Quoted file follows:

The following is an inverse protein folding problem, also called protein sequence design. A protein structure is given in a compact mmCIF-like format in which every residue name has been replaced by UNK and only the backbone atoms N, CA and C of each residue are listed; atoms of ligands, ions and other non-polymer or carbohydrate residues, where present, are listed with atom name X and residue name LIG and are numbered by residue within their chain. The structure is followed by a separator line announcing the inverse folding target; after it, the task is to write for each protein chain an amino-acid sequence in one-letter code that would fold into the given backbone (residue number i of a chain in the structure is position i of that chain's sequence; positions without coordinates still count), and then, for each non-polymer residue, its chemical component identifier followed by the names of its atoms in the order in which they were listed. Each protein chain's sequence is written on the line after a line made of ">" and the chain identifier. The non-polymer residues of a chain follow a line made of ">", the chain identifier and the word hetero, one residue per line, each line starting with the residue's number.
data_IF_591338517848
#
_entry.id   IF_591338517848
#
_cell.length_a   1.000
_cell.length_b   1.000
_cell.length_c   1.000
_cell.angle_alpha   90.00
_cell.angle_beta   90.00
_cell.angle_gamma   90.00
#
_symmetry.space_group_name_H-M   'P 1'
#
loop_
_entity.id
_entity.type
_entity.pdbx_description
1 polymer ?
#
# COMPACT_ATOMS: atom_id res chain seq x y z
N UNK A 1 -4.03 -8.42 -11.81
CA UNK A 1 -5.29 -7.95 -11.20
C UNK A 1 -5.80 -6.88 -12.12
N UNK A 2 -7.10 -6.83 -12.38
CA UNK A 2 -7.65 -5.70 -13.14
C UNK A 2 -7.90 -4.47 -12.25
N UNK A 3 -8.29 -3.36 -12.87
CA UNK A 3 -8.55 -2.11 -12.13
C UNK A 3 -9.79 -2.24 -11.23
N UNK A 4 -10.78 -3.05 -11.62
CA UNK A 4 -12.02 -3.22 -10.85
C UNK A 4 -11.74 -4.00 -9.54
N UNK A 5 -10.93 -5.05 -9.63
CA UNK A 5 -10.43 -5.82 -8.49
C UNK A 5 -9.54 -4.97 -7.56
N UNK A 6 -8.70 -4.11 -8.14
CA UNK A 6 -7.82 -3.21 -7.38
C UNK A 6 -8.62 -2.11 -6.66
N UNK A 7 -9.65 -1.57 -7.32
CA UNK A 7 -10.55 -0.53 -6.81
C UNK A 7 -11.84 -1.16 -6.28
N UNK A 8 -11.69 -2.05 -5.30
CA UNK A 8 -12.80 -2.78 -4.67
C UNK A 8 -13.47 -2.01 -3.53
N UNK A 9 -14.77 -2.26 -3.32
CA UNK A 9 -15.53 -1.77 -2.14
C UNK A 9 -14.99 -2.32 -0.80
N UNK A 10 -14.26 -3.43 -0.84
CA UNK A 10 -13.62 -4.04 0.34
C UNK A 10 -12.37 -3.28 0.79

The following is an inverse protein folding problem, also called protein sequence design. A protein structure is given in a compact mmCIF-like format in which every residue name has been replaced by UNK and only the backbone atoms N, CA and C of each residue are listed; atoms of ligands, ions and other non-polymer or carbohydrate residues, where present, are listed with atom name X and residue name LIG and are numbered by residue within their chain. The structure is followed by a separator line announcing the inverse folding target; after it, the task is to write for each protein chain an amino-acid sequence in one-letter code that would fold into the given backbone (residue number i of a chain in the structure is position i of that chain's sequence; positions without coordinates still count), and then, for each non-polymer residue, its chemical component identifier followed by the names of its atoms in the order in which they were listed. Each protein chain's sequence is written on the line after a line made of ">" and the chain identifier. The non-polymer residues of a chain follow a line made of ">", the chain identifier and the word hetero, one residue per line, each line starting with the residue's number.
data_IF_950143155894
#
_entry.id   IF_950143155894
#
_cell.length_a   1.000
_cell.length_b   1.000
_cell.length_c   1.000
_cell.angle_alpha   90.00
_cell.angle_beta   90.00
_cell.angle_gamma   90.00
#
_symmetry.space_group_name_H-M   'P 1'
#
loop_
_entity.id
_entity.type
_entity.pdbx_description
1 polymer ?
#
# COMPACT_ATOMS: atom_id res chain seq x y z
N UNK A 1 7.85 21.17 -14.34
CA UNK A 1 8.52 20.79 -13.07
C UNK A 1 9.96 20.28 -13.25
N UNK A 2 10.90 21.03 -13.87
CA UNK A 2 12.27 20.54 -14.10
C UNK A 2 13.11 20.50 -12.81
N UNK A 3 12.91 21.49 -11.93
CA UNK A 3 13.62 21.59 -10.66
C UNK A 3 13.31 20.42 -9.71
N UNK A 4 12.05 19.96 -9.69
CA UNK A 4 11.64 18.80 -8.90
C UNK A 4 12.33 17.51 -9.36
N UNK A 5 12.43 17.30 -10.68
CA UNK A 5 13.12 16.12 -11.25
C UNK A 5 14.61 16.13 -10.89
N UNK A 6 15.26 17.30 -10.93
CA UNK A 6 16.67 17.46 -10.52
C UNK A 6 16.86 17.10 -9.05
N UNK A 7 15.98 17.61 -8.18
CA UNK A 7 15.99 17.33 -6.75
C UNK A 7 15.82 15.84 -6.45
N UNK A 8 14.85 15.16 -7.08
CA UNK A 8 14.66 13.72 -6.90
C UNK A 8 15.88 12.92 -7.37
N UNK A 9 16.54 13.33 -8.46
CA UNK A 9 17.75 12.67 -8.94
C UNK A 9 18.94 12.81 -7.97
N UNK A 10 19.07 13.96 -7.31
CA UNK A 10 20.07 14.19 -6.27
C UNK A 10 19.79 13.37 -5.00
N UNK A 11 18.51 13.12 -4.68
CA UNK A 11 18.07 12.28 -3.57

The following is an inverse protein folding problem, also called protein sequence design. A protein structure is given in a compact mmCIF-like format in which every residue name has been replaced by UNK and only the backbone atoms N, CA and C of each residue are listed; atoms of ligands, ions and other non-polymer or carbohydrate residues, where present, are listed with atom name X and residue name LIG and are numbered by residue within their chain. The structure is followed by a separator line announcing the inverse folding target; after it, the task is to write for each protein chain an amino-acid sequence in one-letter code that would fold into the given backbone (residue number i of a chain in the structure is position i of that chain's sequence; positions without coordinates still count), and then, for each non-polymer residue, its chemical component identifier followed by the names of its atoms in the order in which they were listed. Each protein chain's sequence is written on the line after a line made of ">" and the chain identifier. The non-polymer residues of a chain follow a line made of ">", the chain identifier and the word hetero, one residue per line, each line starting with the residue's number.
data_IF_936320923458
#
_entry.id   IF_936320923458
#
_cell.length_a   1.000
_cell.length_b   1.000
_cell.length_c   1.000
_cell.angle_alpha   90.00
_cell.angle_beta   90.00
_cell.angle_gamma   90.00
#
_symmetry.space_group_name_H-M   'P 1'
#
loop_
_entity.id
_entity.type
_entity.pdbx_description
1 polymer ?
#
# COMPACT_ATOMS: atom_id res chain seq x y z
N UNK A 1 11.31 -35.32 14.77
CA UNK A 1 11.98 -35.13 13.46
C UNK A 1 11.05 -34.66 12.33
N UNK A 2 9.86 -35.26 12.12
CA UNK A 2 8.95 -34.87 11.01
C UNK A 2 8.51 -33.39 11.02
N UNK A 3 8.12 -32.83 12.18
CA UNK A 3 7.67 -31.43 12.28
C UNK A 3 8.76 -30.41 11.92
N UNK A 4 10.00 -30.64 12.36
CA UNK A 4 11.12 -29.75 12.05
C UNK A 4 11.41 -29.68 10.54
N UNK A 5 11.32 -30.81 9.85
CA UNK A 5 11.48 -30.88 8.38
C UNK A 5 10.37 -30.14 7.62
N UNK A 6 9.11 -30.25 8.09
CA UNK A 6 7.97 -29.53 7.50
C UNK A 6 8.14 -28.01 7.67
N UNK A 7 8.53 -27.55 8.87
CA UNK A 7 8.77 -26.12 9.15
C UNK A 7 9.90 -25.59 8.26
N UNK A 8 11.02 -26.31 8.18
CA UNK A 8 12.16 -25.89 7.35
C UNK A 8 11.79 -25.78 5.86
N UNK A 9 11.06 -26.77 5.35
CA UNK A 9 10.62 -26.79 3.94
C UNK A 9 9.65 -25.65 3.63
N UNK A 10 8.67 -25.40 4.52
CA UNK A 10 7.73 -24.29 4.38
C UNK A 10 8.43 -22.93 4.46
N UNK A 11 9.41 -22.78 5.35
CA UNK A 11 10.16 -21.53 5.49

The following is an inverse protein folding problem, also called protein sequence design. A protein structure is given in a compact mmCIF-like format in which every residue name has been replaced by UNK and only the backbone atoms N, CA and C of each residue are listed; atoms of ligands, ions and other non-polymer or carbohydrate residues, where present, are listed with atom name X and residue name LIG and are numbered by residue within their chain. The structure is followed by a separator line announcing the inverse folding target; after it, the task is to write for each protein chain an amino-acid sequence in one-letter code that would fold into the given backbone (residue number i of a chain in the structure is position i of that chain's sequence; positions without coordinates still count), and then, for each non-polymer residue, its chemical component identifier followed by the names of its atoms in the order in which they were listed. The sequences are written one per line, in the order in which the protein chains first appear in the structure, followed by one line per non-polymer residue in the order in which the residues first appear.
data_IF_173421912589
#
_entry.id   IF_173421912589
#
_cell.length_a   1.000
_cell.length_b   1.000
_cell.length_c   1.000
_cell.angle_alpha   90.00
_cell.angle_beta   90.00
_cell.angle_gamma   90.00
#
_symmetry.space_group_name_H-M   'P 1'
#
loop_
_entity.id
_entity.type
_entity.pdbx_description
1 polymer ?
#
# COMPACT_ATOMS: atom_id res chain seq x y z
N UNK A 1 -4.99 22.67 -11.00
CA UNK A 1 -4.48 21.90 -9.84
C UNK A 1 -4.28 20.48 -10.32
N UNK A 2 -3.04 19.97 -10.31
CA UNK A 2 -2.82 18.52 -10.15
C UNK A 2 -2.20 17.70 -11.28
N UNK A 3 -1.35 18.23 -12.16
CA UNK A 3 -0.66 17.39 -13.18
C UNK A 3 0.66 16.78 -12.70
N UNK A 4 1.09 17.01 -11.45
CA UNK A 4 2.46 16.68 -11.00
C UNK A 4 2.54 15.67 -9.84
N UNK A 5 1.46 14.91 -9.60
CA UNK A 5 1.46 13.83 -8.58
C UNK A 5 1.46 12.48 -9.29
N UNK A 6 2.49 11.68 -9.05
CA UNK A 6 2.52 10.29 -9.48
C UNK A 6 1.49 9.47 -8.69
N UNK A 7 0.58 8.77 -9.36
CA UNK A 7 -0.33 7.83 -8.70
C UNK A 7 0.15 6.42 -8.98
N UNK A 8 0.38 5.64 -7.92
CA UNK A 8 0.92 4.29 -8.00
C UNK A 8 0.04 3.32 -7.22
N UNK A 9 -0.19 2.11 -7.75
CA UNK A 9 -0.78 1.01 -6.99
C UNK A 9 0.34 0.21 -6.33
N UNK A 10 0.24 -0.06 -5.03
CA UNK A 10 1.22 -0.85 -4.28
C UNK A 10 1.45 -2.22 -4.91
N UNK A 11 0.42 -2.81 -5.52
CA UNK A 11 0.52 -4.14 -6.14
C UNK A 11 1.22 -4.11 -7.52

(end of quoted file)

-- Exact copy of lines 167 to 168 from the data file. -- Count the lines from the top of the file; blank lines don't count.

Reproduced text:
_cell.angle_beta   90.00
_cell.angle_gamma   90.00